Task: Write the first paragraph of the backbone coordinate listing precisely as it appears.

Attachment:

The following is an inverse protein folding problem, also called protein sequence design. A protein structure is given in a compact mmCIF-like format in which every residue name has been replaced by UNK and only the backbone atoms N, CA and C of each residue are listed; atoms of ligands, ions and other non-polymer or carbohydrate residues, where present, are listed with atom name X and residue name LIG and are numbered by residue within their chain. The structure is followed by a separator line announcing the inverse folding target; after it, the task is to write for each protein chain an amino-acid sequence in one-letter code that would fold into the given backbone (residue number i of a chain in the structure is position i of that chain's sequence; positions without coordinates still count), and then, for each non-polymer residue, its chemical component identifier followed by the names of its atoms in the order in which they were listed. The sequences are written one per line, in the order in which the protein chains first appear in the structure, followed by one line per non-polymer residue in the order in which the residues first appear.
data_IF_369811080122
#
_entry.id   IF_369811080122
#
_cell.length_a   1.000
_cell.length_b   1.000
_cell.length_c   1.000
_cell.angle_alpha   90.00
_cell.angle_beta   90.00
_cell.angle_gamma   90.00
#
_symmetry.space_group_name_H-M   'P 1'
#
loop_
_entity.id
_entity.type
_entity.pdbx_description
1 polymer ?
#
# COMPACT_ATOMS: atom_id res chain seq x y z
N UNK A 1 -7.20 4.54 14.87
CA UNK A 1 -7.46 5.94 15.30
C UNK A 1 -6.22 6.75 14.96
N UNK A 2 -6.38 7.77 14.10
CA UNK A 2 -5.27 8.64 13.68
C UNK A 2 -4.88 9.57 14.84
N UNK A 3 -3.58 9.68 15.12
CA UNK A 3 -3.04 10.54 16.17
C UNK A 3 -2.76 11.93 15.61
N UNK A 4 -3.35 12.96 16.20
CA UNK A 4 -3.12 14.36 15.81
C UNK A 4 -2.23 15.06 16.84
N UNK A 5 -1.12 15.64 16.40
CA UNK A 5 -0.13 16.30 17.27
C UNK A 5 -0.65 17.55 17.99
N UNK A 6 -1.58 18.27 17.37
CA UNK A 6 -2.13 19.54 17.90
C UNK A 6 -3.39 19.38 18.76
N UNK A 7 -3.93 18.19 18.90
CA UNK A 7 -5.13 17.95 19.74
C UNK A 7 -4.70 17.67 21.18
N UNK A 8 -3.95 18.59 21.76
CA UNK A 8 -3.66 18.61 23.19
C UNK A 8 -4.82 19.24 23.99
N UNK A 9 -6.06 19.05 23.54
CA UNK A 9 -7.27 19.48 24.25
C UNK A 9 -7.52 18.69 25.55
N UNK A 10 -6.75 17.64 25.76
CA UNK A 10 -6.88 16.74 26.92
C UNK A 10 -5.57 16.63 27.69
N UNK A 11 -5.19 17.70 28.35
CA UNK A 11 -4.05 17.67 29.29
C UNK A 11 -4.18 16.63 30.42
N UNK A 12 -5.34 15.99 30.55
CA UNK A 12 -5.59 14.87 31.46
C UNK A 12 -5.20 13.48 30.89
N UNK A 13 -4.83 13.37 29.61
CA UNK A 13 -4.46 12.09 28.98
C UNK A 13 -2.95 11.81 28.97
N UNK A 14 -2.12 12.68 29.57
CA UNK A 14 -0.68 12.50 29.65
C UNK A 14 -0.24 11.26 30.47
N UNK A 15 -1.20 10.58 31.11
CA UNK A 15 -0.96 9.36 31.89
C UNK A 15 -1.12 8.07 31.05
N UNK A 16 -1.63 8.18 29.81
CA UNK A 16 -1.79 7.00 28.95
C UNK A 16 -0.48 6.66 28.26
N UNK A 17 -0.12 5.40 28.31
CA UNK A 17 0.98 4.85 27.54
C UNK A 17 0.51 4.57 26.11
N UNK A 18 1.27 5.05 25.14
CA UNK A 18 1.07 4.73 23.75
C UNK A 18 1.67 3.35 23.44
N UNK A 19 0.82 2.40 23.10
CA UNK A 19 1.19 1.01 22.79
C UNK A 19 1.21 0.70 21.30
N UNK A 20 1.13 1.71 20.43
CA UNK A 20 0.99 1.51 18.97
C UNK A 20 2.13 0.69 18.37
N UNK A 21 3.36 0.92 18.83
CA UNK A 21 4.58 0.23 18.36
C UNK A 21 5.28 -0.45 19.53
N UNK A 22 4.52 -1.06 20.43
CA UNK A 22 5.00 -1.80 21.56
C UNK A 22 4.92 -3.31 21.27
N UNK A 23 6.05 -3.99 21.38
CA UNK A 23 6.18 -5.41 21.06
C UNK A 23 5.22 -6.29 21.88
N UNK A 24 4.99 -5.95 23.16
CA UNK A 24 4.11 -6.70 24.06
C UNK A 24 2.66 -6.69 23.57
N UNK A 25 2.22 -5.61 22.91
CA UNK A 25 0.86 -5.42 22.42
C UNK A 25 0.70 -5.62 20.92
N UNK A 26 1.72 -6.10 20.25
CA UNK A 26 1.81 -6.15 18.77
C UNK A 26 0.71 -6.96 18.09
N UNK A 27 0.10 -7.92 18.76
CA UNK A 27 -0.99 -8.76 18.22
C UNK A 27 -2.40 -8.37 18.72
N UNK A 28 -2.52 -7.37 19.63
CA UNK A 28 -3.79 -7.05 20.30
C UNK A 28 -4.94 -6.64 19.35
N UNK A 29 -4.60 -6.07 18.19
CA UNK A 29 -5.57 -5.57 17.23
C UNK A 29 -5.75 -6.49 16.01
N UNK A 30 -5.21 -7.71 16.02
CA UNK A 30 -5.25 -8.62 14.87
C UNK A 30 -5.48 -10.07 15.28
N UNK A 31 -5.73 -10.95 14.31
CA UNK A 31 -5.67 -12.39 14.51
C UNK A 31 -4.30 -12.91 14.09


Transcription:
The following is an inverse protein folding problem, also called protein sequence design. A protein structure is given in a compact mmCIF-like format in which every residue name has been replaced by UNK and only the backbone atoms N, CA and C of each residue are listed; atoms of ligands, ions and other non-polymer or carbohydrate residues, where present, are listed with atom name X and residue name LIG and are numbered by residue within their chain. The structure is followed by a separator line announcing the inverse folding target; after it, the task is to write for each protein chain an amino-acid sequence in one-letter code that would fold into the given backbone (residue number i of a chain in the structure is position i of that chain's sequence; positions without coordinates still count), and then, for each non-polymer residue, its chemical component identifier followed by the names of its atoms in the order in which they were listed. The sequences are written one per line, in the order in which the protein chains first appear in the structure, followed by one line per non-polymer residue in the order in which the residues first appear.